After a pause, I asked for questions. In the face of at least a dozen half-screaming reporters, I realized that I’d have to choose, and so I started with Joel Daley, to whom I had just handed the film.

“What’s on the film?”

“The film begins, Mr. Daley,” (I realized that I had no explicable way of knowing his name, but confident that would be lost in the general confusion) “with Mr. Oswald sitting in what’s called the ‘sniper’s nest,’ setting up to shoot into Houston Street. If you check the view from there, you’ll see that this was a ‘shooting fish in a barrel’ situation. It is clearly the shot that any assassin would choose.”

Pens were scribbling all across the room.

I continued, “Mr. Oswald waits for a good while and then leans back from his scope, which sends Mr. Wallace into a rage. I can’t really make out his words from the film, but perhaps an expert can.

“Then Mr. Oswald retracts the rifle altogether, prompting Mr. Wallace, a much larger man, to toss him out of the sniper’s nest bodily. Mr. Wallace is hard to see for a few seconds and Mr. Oswald disappears.

“And then Wallace returns with what looks to me like another rifle. He squats down uncomfortably in front of the window and fires off two or three shots, as the motorcade drives away down Elm Street. Then he runs out of our camera’s view. It appears to me that he tosses his rifle on top of some boxes, but again, experts may see it differently. The film continues and ends with images from the front of the Book Depository.”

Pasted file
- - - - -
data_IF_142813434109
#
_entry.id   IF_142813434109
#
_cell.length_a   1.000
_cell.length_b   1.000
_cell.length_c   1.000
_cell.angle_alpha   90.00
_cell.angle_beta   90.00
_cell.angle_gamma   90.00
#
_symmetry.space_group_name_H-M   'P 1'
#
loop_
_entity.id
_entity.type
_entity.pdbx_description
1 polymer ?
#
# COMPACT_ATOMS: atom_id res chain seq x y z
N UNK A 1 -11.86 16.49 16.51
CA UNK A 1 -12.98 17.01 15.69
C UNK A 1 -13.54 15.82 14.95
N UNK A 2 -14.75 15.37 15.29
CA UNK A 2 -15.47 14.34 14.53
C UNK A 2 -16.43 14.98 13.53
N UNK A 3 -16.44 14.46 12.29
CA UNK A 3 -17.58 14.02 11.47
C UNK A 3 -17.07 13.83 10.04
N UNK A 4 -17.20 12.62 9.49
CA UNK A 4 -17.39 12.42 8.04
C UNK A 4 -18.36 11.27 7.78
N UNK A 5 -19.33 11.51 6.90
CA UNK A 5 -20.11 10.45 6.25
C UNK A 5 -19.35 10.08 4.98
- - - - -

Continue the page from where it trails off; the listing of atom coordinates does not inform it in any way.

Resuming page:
I quickly pointed to someone else.

“When can we get this film?”

“Which news organization are you with?” I asked.

“NBC,” he said.

This was the moment I had been waiting for.

“Ah, your network already has the film. It was delivered to them this morning.”

That was followed by representatives of the other networks screaming.

“NBC, ABC, CBS and even WGN have all received it.”

Then I watched for the feds in the room to rush for telephones, which several did.

Today confusion is my friend.

I was going to ask for one more question when a young lady looked directly at me and said, “Who did this?”

Everyone else heard it too and instinctively stopped. Her plaintive tone of voice and sincerity were perfect.